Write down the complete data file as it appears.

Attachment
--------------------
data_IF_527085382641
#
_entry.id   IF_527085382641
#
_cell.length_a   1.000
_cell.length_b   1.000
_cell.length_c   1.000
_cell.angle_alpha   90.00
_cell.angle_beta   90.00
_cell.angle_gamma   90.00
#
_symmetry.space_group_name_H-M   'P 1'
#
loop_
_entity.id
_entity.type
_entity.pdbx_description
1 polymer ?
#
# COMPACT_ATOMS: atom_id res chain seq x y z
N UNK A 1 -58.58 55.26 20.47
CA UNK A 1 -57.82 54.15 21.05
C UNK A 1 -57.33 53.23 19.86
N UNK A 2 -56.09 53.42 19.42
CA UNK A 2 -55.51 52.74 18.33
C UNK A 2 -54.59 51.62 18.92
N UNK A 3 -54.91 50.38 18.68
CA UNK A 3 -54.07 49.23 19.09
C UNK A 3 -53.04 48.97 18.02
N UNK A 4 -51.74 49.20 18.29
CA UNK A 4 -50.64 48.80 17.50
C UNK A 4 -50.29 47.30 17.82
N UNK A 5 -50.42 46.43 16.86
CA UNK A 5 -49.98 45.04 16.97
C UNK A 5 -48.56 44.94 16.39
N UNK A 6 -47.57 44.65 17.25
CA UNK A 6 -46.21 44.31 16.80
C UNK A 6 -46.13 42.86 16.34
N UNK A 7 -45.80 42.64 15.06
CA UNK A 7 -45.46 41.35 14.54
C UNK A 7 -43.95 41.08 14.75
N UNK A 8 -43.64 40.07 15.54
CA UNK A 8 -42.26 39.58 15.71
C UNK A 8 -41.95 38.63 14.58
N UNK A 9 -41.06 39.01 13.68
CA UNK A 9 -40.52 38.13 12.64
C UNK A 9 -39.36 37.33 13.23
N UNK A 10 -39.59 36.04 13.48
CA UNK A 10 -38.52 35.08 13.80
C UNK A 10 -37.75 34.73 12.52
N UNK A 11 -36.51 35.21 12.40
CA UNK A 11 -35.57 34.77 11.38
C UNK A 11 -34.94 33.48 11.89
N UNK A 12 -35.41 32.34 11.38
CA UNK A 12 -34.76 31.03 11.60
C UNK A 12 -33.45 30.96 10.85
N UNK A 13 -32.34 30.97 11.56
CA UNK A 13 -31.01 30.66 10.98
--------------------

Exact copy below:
data_IF_527085382641
#
_entry.id   IF_527085382641
#
_cell.length_a   1.000
_cell.length_b   1.000
_cell.length_c   1.000
_cell.angle_alpha   90.00
_cell.angle_beta   90.00
_cell.angle_gamma   90.00
#
_symmetry.space_group_name_H-M   'P 1'
#
loop_
_entity.id
_entity.type
_entity.pdbx_description
1 polymer ?
#
# COMPACT_ATOMS: atom_id res chain seq x y z
N UNK A 1 -58.58 55.26 20.47
CA UNK A 1 -57.82 54.15 21.05
C UNK A 1 -57.33 53.23 19.86
N UNK A 2 -56.09 53.42 19.42
CA UNK A 2 -55.51 52.74 18.33
C UNK A 2 -54.59 51.62 18.92
N UNK A 3 -54.91 50.38 18.68
CA UNK A 3 -54.07 49.23 19.09
C UNK A 3 -53.04 48.97 18.02
N UNK A 4 -51.74 49.20 18.29
CA UNK A 4 -50.64 48.80 17.50
C UNK A 4 -50.29 47.30 17.82
N UNK A 5 -50.42 46.43 16.86
CA UNK A 5 -49.98 45.04 16.97
C UNK A 5 -48.56 44.94 16.39
N UNK A 6 -47.57 44.65 17.25
CA UNK A 6 -46.21 44.31 16.80
C UNK A 6 -46.13 42.86 16.34
N UNK A 7 -45.80 42.64 15.06
CA UNK A 7 -45.46 41.35 14.54
C UNK A 7 -43.95 41.08 14.75
N UNK A 8 -43.64 40.07 15.54
CA UNK A 8 -42.26 39.58 15.71
C UNK A 8 -41.95 38.63 14.58
N UNK A 9 -41.06 39.01 13.68
CA UNK A 9 -40.52 38.13 12.64
C UNK A 9 -39.36 37.33 13.23
N UNK A 10 -39.59 36.04 13.48
CA UNK A 10 -38.52 35.08 13.80
C UNK A 10 -37.75 34.73 12.52
N UNK A 11 -36.51 35.21 12.40
CA UNK A 11 -35.57 34.77 11.38
C UNK A 11 -34.94 33.48 11.89
N UNK A 12 -35.41 32.34 11.38
CA UNK A 12 -34.76 31.03 11.60
C UNK A 12 -33.45 30.96 10.85
N UNK A 13 -32.34 30.97 11.56
CA UNK A 13 -31.01 30.66 10.98